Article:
Mathematics Stack Exchange is a question and answer site for people studying math at any level and professionals in related fields. Join them; it only takes a minute:

Sign up
Here's how it works:
  1. Anybody can ask a question
  2. Anybody can answer
  3. The best answers are voted up and rise to the top

I am taking abstract algebra in this semester. I find that my lecturer didn't provide enough examples for understanding. So I would like to ask what are the recommended books which has lots of solved problems and exercises? The lecturer said in this semester, he will cover group theory, ring theory and a bit of field theory. Which book contains extensive information in these three fields?

share|cite|improve this question
Check these questions for some ideas:,,, Herstein and Dummit&Foote are frequently recommended. – Ayman Hourieh Mar 1 '13 at 15:12
but if you are studying it for the first time, then I must recommend Contemporary Abstract Algebra" by Joseph Gallain, the book is divided into 3 parts: groups, rings, fields. and each part is further broken down into 10 or so chapters, each containing about 50-60 problems, After studying from it though, you can follow whichever book you want. – shrey Mar 4 at 12:21
up vote 7 down vote accepted

For a one-semester course in abstract algebra: undergraduate/first-course-level, I'd highly recommend Fraleigh's A First Course in Abstract Algebra. It's very well written, very readable, and includes a LOT of examples in the text itself, as well as in the exercises.

Personally, I've found the most success using this text for first-course/semester-length classes.

Another possible aid, in addition to a supplementary text, is Beachy's Abstract Algebra Online Study Guide, where you'll find an extensive study guide and practice problems. It may help to supplement areas where you're feeling weakest. I'll include here, as well, a link for accessing Beachy's ~150 page pdf Abstract Algebra - Study Guide for Beginners available for downloading, freely distributed.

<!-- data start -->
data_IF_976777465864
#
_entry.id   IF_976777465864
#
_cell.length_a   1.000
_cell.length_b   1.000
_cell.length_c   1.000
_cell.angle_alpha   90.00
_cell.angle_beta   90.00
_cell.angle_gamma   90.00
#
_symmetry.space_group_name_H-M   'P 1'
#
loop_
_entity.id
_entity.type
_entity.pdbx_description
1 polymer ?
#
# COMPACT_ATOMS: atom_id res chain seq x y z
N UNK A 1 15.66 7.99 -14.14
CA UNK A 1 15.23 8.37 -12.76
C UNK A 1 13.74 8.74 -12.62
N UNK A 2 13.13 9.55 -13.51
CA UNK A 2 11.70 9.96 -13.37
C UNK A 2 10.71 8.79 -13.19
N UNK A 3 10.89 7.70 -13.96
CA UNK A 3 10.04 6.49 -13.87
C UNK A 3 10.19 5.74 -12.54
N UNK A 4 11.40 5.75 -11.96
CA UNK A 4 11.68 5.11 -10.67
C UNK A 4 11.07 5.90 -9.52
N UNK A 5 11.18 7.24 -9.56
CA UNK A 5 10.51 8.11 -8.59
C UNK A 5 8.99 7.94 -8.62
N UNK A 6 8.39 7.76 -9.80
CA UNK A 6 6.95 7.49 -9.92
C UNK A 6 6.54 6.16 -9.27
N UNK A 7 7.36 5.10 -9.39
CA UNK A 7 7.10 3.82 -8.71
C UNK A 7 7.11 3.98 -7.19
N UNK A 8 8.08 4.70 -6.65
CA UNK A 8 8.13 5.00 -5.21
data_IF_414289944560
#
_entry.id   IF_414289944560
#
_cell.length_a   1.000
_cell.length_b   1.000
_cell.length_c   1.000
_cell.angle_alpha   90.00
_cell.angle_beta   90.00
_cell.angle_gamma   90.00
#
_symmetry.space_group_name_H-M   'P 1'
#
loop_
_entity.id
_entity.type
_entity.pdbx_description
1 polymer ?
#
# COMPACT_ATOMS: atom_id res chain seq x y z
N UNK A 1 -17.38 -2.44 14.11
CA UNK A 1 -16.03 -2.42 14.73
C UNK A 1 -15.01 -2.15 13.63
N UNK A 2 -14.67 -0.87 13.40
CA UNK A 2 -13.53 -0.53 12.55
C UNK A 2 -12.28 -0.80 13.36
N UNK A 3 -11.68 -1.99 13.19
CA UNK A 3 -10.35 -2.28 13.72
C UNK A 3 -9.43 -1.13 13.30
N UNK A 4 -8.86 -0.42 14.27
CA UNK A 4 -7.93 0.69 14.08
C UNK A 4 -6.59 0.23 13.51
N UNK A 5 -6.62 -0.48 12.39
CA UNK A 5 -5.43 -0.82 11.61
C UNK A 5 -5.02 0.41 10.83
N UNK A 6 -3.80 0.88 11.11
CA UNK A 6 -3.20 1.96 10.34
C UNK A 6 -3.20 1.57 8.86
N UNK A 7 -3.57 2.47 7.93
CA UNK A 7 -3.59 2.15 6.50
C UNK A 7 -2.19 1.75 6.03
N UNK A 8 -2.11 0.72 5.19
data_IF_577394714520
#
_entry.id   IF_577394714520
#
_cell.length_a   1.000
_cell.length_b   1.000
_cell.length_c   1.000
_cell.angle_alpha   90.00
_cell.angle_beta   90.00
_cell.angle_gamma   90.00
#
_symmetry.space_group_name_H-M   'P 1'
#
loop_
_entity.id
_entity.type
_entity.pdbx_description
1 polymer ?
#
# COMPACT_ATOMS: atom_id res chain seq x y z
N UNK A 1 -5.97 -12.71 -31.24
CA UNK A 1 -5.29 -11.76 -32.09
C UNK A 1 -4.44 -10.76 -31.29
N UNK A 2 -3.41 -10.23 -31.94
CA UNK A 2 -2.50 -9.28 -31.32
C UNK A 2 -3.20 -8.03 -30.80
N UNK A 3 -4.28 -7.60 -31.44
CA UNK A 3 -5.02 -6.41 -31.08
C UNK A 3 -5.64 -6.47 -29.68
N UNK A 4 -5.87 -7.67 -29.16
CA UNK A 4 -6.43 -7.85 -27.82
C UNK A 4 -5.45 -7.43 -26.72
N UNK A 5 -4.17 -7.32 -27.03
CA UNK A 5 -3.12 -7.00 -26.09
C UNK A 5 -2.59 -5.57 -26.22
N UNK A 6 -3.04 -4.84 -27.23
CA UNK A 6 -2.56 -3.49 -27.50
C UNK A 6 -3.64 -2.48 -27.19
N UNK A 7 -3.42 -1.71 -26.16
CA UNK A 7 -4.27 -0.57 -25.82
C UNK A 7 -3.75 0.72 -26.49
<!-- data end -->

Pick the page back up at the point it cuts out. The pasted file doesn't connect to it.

share|cite|improve this answer
I didn't know that you already read this book. I read it a lot before. Nice we are in an accord in that. – Babak S. Mar 1 '13 at 15:38
@Babak Yes, indeed - great book. + – amWhy Mar 1 '13 at 15:40
@Andrew: Take a look at the first few entries here. Many you can preview. The first few entries are all highly rated, but you can't go wrong with the price of the Dover book, listed first, which you could probably read concurrently to Fraleigh. I'll review my bibliography, as well. See also these recommendations from mathoverflow – amWhy Mar 1 '13 at 18:43
Are the suggestions helping at all, idonknow? What text are you currently using, if I may ask? – amWhy Mar 1 '13 at 18:47
currently i an using robert ash abstract algebra – Idonknow Apr 26 '13 at 5:47

Dummit & Foote has lots.

But following up on the "Artin" recommendation which is excellent, you can watch these great videos that follow "Artin" and see many examples very nicely articulated. You can probably get a lot more out of these lectures by Benedict Gross at Harvard:

share|cite|improve this answer

Michael Artin's book Algebra is very nice.

share|cite|improve this answer
+1 and comes as a $15 international edition... – gnometorule Mar 1 '13 at 15:59
I would suggest you get the 2nd edition - much improved. – TheBirdistheWord Mar 1 '13 at 18:31

I suggest you Algebra Through Practice collection by T. S. Blyth for first step and then Herstein or Fraleigh are good.

share|cite|improve this answer

This is a difficult level to write for. I suggest you pick up two or three books from your library and try to read chapters in each concurrently.

Fraleigh is the book I got my start on in abstract algebra. I didn't like the book at the time- its exposition is very unclear at certain points- but now looking back I think it's not too bad. I'm using Gallian right now in my group theory class, which is also not too bad.

Dummit & Foote is not a book I would recommend as the sole textbook for a beginner, but it is great to have as supplementary reading. In particular, you are looking for examples, and D&F is all about examples. I would say the same thing about Artin.

I dislike Hungeford and Herstein, but this is just personal preference.

share|cite|improve this answer
I got a lot of points from Gallian's problems. Especially, when I could find some solutions at the end of the book. – Babak S. Mar 1 '13 at 15:53

I was happy with Contemporary Abstract Algebra by Gallian when I worked through it (I used the 5th edition, but it's up to at least the 6th). It covers all three areas you mention, and has tons of exercises (at least 30-some in most of the main chapters, if not 50- or 60-some, plus supplementary exercises every few chapters) with solutions or hints for the odd-numbered ones. It also is heavy on applications, and has computer exercises, if you like that sort of thing. He puts real emphasis on the "contemporary" in the title.

share|cite|improve this answer

Your Answer


By posting your answer, you agree to the privacy policy and terms of service.

Not the answer you're looking for? Browse other questions tagged or ask your own question.